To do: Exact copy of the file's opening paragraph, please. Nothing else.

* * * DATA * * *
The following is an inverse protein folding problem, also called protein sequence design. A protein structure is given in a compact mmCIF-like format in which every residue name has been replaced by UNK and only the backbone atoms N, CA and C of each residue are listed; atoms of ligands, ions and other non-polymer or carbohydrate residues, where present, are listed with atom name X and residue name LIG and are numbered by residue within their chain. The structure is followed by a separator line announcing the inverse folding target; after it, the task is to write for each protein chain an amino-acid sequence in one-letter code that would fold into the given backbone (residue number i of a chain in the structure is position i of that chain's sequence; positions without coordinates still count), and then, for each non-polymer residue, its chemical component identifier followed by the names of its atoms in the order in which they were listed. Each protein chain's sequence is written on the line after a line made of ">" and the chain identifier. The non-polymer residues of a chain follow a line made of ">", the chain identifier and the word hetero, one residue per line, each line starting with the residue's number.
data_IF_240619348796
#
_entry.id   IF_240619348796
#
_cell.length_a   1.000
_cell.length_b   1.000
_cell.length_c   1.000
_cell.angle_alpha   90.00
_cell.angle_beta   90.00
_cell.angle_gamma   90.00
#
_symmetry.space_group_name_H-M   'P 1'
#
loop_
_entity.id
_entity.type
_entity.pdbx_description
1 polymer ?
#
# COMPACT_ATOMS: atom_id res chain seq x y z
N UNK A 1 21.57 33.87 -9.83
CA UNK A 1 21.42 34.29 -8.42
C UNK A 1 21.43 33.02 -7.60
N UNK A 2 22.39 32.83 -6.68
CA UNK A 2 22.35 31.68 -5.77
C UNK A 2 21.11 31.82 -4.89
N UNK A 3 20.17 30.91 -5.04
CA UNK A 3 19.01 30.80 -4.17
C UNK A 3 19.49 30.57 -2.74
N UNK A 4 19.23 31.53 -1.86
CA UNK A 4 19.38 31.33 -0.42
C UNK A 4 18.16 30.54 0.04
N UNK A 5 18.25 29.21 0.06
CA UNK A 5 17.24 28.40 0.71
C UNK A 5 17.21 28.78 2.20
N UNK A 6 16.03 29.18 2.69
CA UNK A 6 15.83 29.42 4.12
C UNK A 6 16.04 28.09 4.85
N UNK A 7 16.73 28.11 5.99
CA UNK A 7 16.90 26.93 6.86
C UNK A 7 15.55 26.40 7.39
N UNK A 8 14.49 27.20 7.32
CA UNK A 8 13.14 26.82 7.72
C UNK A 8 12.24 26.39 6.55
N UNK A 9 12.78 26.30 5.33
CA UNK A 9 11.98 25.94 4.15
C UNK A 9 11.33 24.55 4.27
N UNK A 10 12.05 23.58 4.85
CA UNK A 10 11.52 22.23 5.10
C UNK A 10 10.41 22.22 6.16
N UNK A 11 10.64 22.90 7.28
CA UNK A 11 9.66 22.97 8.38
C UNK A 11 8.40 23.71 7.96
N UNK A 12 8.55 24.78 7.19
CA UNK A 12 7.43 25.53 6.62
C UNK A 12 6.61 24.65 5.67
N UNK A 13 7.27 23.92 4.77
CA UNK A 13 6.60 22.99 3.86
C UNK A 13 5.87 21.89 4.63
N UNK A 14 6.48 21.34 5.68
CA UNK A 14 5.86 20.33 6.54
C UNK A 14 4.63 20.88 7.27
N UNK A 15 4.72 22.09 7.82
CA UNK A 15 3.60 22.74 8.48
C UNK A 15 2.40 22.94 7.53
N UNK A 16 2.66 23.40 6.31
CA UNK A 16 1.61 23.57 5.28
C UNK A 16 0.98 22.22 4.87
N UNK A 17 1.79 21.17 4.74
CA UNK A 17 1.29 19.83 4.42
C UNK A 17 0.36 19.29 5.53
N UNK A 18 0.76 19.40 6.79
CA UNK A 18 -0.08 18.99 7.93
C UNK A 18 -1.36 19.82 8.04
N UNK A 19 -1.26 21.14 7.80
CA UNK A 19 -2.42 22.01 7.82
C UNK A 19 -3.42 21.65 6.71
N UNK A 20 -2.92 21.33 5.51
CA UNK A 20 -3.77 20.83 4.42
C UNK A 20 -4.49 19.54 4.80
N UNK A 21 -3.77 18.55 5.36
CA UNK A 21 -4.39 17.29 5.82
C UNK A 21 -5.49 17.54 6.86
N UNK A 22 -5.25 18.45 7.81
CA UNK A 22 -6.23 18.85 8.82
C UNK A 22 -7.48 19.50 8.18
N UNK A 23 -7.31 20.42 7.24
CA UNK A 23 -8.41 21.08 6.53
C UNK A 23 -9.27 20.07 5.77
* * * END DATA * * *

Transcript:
The following is an inverse protein folding problem, also called protein sequence design. A protein structure is given in a compact mmCIF-like format in which every residue name has been replaced by UNK and only the backbone atoms N, CA and C of each residue are listed; atoms of ligands, ions and other non-polymer or carbohydrate residues, where present, are listed with atom name X and residue name LIG and are numbered by residue within their chain. The structure is followed by a separator line announcing the inverse folding target; after it, the task is to write for each protein chain an amino-acid sequence in one-letter code that would fold into the given backbone (residue number i of a chain in the structure is position i of that chain's sequence; positions without coordinates still count), and then, for each non-polymer residue, its chemical component identifier followed by the names of its atoms in the order in which they were listed. Each protein chain's sequence is written on the line after a line made of ">" and the chain identifier. The non-polymer residues of a chain follow a line made of ">", the chain identifier and the word hetero, one residue per line, each line starting with the residue's number.